by Anura Guruge
>> PLEASE donate your body to science — Oct. 12, 2013.
As some of you may have worked out from my posts, especially this one about donating your body to science, I, strange at the best of times, am incredibly strange when it comes to death and funerals. I really don’t care what others do, and I haven’t been to a funeral is over 20 years. All I care about is that I will NOT be having a funeral. I want my body to be picked up and taken away, with zero fuss, ASAP. Just one phone call. So I tend to look at funerals with somewhat of a detached manner. Recently I heard about a funeral that was being held, in this country, 11 days after the person died. That got me thinking. That, to me, seemed like a long time.
I know that there are certain religions that expect prompt burial — and I think one of them basically states that the body needs to be disposed by the first sundown. So, in that context, 11 days seems rather long.
As a papal historian, I am, of course, very familiar with the notion of novendiales [also novemdiales], the nine consecutive days of mourning following the death of a pope — though this typically starts, at least in ‘modern’ times, after the funeral of the pope. I chronicled the novendiales for John Paul II (#265), following his death in 2005, in my book ‘The Next Pope 2011‘.
Click to ENLARGE. Page 314 from my ‘The Next Pope 2011’.
But, the pope’s funeral per se was held on April 8, 2005, six days after his death on on April 2.
I then checked the most recent VIP — and all I could think was Nelson Rolihlahla Mandela. Died December 5, 2013 and the final State Funeral was on December 15, 2013 — though for reasons yet to be explained nobody got to see any ‘close up’ images of his final, resting body. So those 10 days was a good reference point.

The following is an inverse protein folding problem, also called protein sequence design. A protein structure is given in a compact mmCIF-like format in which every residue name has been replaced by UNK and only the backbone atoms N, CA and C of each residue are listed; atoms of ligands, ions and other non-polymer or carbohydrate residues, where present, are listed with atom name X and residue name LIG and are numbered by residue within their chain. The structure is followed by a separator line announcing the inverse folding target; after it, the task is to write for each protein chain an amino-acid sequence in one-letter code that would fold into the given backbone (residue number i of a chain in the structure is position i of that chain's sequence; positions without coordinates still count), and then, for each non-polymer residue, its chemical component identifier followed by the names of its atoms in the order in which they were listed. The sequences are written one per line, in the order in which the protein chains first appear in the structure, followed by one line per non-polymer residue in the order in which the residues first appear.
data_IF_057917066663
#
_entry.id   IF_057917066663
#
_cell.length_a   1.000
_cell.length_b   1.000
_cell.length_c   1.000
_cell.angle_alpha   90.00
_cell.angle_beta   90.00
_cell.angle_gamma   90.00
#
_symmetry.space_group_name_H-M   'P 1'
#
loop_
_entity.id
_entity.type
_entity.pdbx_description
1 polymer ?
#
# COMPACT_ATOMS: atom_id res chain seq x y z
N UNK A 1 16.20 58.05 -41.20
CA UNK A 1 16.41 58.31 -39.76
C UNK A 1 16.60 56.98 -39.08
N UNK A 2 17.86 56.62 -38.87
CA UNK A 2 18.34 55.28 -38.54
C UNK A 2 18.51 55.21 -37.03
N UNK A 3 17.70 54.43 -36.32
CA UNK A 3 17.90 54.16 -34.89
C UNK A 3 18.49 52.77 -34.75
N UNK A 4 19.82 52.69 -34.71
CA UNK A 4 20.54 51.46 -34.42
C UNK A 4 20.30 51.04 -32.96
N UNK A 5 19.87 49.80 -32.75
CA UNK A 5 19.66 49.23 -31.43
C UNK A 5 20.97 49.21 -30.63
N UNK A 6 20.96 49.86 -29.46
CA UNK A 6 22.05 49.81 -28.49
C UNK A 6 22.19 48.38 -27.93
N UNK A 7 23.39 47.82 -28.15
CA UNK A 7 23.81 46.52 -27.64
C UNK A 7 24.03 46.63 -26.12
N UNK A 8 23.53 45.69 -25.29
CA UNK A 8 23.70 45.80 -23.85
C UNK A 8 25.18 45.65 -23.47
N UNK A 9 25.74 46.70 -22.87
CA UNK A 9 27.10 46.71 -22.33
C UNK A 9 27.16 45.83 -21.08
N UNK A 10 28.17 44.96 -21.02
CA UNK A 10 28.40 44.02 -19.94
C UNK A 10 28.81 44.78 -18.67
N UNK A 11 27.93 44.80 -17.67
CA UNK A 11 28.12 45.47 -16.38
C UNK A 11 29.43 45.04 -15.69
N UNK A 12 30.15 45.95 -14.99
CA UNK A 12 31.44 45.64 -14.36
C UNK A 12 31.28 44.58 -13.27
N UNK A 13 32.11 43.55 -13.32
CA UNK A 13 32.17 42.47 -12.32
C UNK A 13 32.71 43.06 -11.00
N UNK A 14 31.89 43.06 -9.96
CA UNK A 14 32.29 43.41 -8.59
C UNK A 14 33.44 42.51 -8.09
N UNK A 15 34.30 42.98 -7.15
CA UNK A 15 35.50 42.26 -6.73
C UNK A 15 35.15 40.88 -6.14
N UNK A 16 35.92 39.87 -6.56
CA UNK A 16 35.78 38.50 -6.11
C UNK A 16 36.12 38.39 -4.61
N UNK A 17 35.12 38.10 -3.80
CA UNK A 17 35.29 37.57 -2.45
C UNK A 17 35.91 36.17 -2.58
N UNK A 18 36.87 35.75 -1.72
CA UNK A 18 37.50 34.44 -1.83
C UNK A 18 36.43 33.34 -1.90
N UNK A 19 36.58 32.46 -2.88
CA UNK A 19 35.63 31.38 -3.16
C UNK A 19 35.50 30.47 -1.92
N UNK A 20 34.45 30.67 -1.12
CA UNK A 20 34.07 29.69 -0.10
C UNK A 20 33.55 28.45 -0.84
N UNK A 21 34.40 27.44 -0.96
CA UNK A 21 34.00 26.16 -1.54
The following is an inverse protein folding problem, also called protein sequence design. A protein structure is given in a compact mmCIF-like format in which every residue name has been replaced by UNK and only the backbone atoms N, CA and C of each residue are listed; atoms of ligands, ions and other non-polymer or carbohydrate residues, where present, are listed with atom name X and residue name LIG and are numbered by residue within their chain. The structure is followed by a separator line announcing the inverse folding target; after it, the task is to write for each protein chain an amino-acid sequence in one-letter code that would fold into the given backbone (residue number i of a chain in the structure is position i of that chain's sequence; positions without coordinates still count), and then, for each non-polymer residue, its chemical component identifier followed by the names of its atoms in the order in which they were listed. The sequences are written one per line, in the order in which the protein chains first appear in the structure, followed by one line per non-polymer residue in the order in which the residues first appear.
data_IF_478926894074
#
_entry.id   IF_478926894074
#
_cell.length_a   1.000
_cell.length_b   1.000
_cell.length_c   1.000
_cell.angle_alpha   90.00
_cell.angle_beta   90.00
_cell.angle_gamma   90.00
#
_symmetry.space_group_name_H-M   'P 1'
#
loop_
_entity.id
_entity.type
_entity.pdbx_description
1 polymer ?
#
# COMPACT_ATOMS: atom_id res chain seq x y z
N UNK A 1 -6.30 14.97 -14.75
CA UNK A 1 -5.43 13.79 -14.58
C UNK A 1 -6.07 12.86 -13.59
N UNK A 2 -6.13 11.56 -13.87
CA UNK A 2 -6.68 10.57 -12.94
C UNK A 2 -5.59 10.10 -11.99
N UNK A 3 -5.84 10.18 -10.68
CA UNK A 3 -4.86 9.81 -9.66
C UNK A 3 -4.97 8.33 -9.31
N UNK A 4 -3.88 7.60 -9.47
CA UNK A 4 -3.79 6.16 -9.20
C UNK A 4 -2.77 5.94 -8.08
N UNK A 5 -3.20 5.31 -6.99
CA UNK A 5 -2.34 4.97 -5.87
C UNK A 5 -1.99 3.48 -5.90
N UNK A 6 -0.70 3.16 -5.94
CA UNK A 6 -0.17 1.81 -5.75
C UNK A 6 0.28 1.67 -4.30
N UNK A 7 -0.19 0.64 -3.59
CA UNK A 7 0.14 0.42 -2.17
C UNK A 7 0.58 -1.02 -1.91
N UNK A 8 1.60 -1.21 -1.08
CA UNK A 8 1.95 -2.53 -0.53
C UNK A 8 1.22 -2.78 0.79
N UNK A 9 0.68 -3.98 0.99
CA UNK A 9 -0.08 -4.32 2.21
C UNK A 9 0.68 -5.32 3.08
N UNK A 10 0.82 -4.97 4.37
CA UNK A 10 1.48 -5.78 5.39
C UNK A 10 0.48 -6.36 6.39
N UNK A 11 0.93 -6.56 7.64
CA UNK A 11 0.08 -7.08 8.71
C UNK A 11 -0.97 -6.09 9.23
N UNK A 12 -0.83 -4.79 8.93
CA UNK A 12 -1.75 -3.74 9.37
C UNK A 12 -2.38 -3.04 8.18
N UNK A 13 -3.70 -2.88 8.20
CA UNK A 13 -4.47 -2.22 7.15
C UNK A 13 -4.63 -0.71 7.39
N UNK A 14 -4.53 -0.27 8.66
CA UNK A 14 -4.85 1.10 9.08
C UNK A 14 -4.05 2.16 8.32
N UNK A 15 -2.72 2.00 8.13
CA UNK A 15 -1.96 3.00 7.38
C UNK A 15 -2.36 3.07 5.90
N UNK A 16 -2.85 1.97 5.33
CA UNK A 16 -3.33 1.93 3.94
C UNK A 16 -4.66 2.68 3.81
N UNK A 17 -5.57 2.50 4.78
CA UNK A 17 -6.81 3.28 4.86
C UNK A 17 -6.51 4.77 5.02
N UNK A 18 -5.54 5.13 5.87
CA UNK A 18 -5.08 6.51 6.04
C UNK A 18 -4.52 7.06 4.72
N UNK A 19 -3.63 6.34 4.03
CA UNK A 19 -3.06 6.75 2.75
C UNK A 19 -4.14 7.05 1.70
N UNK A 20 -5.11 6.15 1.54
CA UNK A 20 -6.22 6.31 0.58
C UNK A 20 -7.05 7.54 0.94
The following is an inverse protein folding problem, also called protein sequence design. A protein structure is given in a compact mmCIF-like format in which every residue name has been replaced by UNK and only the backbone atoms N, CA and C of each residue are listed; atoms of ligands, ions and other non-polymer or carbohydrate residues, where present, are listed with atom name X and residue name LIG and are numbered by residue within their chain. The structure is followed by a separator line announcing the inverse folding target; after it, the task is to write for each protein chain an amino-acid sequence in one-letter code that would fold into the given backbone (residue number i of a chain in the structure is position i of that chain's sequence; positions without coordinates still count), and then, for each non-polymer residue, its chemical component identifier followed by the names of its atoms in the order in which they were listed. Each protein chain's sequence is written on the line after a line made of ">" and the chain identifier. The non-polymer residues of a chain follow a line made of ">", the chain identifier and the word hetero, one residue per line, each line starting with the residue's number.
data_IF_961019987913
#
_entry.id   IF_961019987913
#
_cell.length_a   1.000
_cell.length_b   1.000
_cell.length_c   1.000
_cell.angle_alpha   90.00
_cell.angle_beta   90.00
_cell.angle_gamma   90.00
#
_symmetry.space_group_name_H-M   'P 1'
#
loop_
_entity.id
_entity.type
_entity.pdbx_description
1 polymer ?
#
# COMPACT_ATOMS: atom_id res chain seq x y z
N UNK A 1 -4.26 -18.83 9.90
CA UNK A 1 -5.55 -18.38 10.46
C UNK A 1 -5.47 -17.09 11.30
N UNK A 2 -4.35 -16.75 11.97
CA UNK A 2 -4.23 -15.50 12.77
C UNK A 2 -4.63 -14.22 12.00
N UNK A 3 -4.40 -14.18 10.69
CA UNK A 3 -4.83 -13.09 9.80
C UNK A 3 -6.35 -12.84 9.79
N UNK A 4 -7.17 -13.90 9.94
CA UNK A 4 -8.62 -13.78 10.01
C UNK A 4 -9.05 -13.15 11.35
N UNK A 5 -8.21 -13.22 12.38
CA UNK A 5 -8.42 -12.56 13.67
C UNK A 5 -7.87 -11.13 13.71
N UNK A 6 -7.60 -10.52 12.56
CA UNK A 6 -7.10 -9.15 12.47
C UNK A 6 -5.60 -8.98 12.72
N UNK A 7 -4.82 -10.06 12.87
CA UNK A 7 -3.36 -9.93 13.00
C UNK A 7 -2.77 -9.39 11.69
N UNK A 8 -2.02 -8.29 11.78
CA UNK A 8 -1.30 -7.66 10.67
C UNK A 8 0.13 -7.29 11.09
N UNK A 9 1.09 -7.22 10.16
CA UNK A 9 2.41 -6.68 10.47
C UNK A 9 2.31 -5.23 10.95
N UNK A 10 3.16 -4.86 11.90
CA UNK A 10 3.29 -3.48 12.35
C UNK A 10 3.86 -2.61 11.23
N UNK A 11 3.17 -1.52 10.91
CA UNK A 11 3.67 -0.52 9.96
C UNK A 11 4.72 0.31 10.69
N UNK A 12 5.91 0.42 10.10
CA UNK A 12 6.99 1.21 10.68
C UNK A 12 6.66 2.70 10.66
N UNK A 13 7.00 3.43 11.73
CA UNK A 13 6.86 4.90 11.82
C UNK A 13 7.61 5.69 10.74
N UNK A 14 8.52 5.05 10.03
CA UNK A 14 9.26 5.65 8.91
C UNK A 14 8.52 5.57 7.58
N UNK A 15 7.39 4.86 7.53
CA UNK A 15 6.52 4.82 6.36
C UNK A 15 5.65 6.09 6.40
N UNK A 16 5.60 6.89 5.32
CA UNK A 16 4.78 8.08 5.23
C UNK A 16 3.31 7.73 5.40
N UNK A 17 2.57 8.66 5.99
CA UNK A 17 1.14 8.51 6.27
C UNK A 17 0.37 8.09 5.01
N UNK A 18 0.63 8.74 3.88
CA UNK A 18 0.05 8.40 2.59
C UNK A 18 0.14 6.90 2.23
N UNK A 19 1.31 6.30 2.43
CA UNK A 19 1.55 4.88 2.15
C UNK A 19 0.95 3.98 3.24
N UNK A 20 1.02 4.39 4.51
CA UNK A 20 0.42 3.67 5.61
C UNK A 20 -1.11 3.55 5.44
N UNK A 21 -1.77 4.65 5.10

JFK — 3 days! Wow. Three days. I double checked this because it seemed so fast.
Ronald Reagan a total of six days up to his burial at his Presidential Library in Simi Valley, CA.
Gerald Ford, the last U.S. President to have died, four days — and one of those was January 1, 2007.
Richard Nixon five days.
Then, given that I do consider myself a denizen of the world, I checked some other world leaders.
Indira Gandhi four days.
Jawaharlal Nehru (who I had the honor of meeting and shaking hands with when he visited Ceylon in 1962) one day; died 14:00 on May 27, 1964, cremated May 28. Wow. But, I gather that was per religious requirements.
But, to be fair, given my nationalistic bias, the first dates that I checked were for, of course, dear Winston Churchill. I do remember, as a child in Ceylon, seeing a film, c. 1965, which I think had a title along the lines of “A Journey’s End” about his funeral. I have done a post about his funeral. Sir Winston Leonard Spencer-Churchill, KG, OM, CH, TD, DL, FRS, RA, the largest (known) State Funeral for the time, five days.
So in the overall scheme of things eleven days does seem atypical and unnecessary.